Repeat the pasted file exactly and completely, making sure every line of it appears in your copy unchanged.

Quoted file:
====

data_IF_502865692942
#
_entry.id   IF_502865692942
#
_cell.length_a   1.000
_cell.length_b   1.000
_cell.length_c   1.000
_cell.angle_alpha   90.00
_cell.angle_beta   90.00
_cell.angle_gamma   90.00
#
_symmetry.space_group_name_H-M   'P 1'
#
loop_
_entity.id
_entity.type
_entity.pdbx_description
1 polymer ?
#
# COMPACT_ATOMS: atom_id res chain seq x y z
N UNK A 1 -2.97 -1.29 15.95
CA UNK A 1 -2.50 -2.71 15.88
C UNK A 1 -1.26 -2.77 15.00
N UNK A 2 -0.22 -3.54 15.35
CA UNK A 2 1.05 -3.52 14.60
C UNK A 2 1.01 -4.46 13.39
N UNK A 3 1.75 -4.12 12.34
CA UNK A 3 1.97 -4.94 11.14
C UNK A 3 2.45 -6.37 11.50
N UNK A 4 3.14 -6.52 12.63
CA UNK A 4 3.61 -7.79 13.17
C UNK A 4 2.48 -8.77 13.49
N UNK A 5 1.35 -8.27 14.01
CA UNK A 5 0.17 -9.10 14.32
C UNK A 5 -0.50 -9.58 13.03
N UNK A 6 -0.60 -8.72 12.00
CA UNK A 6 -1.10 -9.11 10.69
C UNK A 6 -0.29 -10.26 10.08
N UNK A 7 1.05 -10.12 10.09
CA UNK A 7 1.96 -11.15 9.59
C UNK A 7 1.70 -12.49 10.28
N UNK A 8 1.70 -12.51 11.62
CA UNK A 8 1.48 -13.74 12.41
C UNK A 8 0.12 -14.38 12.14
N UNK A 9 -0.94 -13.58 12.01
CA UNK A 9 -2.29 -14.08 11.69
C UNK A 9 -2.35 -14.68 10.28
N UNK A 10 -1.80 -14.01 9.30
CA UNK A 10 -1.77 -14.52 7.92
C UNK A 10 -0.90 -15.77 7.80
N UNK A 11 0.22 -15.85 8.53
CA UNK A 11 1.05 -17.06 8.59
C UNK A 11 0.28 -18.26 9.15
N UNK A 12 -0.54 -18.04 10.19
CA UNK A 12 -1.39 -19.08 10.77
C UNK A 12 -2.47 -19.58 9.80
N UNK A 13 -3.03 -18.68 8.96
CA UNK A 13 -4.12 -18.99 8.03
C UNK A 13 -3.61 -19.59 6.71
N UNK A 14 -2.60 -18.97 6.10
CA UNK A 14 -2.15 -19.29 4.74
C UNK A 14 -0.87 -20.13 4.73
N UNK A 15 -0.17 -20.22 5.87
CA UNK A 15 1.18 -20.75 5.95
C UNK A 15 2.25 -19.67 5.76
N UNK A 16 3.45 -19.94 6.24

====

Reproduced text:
data_IF_502865692942
#
_entry.id   IF_502865692942
#
_cell.length_a   1.000
_cell.length_b   1.000
_cell.length_c   1.000
_cell.angle_alpha   90.00
_cell.angle_beta   90.00
_cell.angle_gamma   90.00
#
_symmetry.space_group_name_H-M   'P 1'
#
loop_
_entity.id
_entity.type
_entity.pdbx_description
1 polymer ?
#
# COMPACT_ATOMS: atom_id res chain seq x y z
N UNK A 1 -2.97 -1.29 15.95
CA UNK A 1 -2.50 -2.71 15.88
C UNK A 1 -1.26 -2.77 15.00
N UNK A 2 -0.22 -3.54 15.35
CA UNK A 2 1.05 -3.52 14.60
C UNK A 2 1.01 -4.46 13.39
N UNK A 3 1.75 -4.12 12.34
CA UNK A 3 1.97 -4.94 11.14
C UNK A 3 2.45 -6.37 11.50
N UNK A 4 3.14 -6.52 12.63
CA UNK A 4 3.61 -7.79 13.17
C UNK A 4 2.48 -8.77 13.49
N UNK A 5 1.35 -8.27 14.01
CA UNK A 5 0.17 -9.10 14.32
C UNK A 5 -0.50 -9.58 13.03
N UNK A 6 -0.60 -8.72 12.00
CA UNK A 6 -1.10 -9.11 10.69
C UNK A 6 -0.29 -10.26 10.08
N UNK A 7 1.05 -10.12 10.09
CA UNK A 7 1.96 -11.15 9.59
C UNK A 7 1.70 -12.49 10.28
N UNK A 8 1.70 -12.51 11.62
CA UNK A 8 1.48 -13.74 12.41
C UNK A 8 0.12 -14.38 12.14
N UNK A 9 -0.94 -13.58 12.01
CA UNK A 9 -2.29 -14.08 11.69
C UNK A 9 -2.35 -14.68 10.28
N UNK A 10 -1.80 -14.01 9.30
CA UNK A 10 -1.77 -14.52 7.92
C UNK A 10 -0.90 -15.77 7.80
N UNK A 11 0.22 -15.85 8.53
CA UNK A 11 1.05 -17.06 8.59
C UNK A 11 0.28 -18.26 9.15
N UNK A 12 -0.54 -18.04 10.19
CA UNK A 12 -1.39 -19.08 10.77
C UNK A 12 -2.47 -19.58 9.80
N UNK A 13 -3.03 -18.68 8.96
CA UNK A 13 -4.12 -18.99 8.03
C UNK A 13 -3.61 -19.59 6.71
N UNK A 14 -2.60 -18.97 6.10
CA UNK A 14 -2.15 -19.29 4.74
C UNK A 14 -0.87 -20.13 4.73
N UNK A 15 -0.17 -20.22 5.87
CA UNK A 15 1.18 -20.75 5.95
C UNK A 15 2.25 -19.67 5.76
N UNK A 16 3.45 -19.94 6.24